Feast of science
The British Association for the Advancement of Science recently returned to its spiritual home. Edward Wawrzynczak ventured to York to sample the delights on offer at the 2007 BA Festival of Science.
The annual BA Festival of Science is a firmly established feature of the UK science calendar. This week-long event, which is held in a different city each year, brings together professionals, interested amateurs, students, school kids and families to celebrate the achievements of science, engineering and technology. As ever, the 2007 BA Festival had a feast of treats to suit all tastes.
From formal lectures to hands-on demonstrations, museum exhibits to innovative displays, student posters to celebrity interviews, early morning birdwatching on the university campus to evening debates in city pubs, architectural tours of the Minster to geological field trips, the biology of athletes to the physics of bungee jumping, the history of science past to visions of science future, there really was something for everyone to try.
How did it start?
The first BA meeting was held in York in 1831 under the auspices of the Yorkshire Philosophical Society, founded to study and preserve local geological findings and other antiquities. The headquarters of the Society were located just a short stroll from the famous Minster, appropriately so since the Reverend William Harcourt, son of the Archbishop, was one of the prime movers in the formation of the BA.
The 1830s were a time of widespread industrialization, social upheaval and political unrest in Britain. Improved transportation – including the advent of the railways – meant that people of all classes could move about more freely. Towns in the provinces were no longer so isolated and it became easier to form new organizations with regional or national reach. It was into this climate of revolutionary change that the BA was born.
The impetus for the BA's establishment was provincial dissatisfaction with the decline of science in Britain, which was blamed on the unsupportive attitude of Parliament. The choice of York as venue was politically symbolic: the city lies central to England, Scotland and Ireland, and is some distance from the traditional seats of power in London, Oxford and Cambridge.
At the time, science was seen as a vocation or calling, available only to those who could afford it, and was certainly no way to make a living. The profession of science did not exist; the word 'scientist' had not even been invented. The participants in the first meeting were 'gentlemen of science' and included, without any hint of controversy, many well-off clergy of the Anglican Church.
What difference did it make?
BA meetings proved popular and provided an opportunity for public discourse between the learned cultivators of science. Not everyone was impressed, however, with the theatrical posturing of the Association in its early days. Dickens described it as 'The Mudfog Association for the Advancement of Everything', and the satirical magazine Punch poked fun with 'British Association for the Advancement of Everything in General, and Nothing in Particular'.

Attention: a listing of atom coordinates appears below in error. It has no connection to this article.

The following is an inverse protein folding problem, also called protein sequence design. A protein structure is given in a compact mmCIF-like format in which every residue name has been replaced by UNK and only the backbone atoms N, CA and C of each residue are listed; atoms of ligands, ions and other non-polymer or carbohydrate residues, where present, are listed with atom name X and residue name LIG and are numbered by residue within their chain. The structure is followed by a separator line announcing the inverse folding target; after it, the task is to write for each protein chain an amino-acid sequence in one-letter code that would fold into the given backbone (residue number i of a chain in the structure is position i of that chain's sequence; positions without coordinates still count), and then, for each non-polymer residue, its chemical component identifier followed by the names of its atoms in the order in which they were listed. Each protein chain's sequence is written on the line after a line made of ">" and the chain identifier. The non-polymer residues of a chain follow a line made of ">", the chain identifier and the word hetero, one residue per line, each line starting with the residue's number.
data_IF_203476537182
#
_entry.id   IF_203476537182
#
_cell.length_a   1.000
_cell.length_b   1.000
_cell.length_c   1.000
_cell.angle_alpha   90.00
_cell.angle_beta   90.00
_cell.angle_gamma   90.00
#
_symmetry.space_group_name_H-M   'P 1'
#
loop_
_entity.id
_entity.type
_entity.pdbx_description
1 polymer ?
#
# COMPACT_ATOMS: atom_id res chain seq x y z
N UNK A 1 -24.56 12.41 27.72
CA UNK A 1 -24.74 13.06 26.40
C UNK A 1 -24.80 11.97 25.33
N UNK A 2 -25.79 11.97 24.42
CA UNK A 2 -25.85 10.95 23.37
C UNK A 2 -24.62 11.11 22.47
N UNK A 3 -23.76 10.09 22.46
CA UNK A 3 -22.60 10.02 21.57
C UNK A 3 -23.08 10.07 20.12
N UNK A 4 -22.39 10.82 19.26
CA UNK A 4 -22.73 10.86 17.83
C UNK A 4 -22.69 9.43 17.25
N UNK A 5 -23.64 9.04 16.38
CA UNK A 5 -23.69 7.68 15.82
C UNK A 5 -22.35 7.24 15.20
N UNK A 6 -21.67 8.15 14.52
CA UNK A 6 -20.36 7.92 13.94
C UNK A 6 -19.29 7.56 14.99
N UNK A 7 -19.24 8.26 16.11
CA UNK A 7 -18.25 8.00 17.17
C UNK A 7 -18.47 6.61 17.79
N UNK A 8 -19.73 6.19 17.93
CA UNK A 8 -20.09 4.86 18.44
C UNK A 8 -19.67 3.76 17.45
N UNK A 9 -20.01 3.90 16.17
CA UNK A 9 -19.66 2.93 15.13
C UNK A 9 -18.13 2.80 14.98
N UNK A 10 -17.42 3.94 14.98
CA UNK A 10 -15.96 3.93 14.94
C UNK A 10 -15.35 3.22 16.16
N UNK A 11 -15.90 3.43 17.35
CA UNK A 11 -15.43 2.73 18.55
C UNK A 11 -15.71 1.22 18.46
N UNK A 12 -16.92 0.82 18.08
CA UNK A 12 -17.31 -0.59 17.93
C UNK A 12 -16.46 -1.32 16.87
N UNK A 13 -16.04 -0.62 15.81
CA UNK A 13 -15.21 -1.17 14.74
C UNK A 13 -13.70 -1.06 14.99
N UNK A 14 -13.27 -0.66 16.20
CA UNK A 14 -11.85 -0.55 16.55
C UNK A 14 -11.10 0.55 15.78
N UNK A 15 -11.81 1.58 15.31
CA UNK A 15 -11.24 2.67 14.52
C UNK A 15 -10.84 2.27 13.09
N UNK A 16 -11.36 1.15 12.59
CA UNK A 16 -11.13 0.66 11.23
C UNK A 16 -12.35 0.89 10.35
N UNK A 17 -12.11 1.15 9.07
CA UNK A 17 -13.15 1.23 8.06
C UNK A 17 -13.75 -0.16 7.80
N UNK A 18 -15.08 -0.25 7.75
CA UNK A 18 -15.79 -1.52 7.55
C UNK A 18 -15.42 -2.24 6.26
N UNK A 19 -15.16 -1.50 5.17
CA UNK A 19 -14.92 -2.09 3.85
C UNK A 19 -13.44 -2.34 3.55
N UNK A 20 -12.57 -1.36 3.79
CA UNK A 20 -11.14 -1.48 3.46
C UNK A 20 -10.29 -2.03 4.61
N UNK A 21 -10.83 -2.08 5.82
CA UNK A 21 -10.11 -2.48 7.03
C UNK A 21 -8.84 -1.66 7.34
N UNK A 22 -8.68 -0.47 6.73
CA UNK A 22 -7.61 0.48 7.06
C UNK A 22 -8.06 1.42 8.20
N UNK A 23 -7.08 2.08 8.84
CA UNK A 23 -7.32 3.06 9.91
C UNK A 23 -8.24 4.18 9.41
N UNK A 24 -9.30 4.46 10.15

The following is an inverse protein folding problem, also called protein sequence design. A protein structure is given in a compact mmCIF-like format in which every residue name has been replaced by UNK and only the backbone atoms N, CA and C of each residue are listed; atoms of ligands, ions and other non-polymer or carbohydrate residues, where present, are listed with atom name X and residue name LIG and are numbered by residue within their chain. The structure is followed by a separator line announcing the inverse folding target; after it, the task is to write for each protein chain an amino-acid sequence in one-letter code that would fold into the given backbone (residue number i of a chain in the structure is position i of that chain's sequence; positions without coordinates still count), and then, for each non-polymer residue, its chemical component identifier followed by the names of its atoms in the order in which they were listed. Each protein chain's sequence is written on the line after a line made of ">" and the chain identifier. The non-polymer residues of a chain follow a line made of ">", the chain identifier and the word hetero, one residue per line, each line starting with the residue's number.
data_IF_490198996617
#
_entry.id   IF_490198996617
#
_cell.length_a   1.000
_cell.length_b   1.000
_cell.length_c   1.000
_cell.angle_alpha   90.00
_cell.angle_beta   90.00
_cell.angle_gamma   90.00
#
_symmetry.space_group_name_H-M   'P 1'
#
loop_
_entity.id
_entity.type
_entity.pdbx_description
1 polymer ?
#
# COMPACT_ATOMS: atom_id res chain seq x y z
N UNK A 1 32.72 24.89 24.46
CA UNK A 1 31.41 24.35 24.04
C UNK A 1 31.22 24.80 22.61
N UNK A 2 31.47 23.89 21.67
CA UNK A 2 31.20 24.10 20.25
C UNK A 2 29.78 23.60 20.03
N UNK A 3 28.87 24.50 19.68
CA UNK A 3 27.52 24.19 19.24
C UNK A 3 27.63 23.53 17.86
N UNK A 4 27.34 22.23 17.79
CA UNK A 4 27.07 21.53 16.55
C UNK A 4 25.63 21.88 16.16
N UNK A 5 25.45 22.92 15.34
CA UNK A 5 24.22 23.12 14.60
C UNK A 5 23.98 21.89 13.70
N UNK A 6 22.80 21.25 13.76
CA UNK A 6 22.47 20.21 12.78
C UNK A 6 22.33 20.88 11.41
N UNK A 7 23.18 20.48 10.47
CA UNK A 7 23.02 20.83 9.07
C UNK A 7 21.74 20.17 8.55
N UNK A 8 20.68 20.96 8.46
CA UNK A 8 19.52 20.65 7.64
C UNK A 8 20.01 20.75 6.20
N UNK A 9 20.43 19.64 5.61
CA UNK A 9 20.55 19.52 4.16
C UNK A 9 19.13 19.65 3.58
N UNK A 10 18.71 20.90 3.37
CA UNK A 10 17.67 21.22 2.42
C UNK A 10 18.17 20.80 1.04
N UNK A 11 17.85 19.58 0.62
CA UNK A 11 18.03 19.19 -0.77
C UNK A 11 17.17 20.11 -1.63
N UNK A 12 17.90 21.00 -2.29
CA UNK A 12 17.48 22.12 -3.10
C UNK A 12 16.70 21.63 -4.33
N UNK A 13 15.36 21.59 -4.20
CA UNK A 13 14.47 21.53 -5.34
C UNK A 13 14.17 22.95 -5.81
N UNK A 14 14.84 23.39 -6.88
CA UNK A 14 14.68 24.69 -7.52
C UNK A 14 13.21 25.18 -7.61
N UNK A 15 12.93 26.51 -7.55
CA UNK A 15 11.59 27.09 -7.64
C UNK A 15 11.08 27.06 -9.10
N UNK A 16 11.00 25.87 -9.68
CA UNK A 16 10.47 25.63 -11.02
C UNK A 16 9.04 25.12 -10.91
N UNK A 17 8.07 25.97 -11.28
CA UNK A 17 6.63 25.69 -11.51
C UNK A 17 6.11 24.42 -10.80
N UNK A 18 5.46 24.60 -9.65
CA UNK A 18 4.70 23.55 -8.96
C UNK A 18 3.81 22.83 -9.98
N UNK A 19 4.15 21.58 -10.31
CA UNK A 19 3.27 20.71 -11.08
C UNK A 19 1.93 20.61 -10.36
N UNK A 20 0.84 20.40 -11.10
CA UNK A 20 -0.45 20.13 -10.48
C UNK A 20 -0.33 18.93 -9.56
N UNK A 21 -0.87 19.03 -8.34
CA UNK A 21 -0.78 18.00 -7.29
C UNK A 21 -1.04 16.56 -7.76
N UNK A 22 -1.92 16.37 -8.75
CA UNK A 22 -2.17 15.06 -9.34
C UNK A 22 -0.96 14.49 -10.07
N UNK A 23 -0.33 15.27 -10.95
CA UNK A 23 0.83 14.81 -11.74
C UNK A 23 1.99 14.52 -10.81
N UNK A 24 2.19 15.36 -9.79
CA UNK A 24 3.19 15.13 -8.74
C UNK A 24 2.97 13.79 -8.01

Importantly, BA meetings also brought science to a wider audience. The meetings projected a particular image of science and, in part, helped to shape science as the dominant mode of knowing about the world, a value-neutral way of thinking to be distinguished from religious or political ideology. And, in due course, the Association contributed to the public image of the professional scientist.
From time to time, BA meetings became the battleground for some heavyweight contests. The Oxford meeting of 1860 has gone down in history as the most momentous. It was here that Thomas Huxley, known as 'Darwin's Bulldog', defended the controversial theory of evolution by natural selection against what we might today characterize as a creationist assault from the slippery Bishop Samuel ('Soapy Sam') Wilberforce.
Why is it important now?
The BA Festival of Science is the biggest science festival in Europe. Although major public spats may be something of a rarity nowadays, BA meetings are not afraid to debate controversial subjects. The impact of science on society, for good and bad, is as important a topic for discussion as the science itself.
Even if the glorification of science is not the prime objective, the Festival nevertheless represents a useful forum in which to showcase topical advances. For one week of the year, the meeting acts as a focus for the release of news, reports, and other official announcements, all of which tussle for the attention of the media. EW
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Dickens described it as 'The Mudfog Association for the Advancement of Everything'.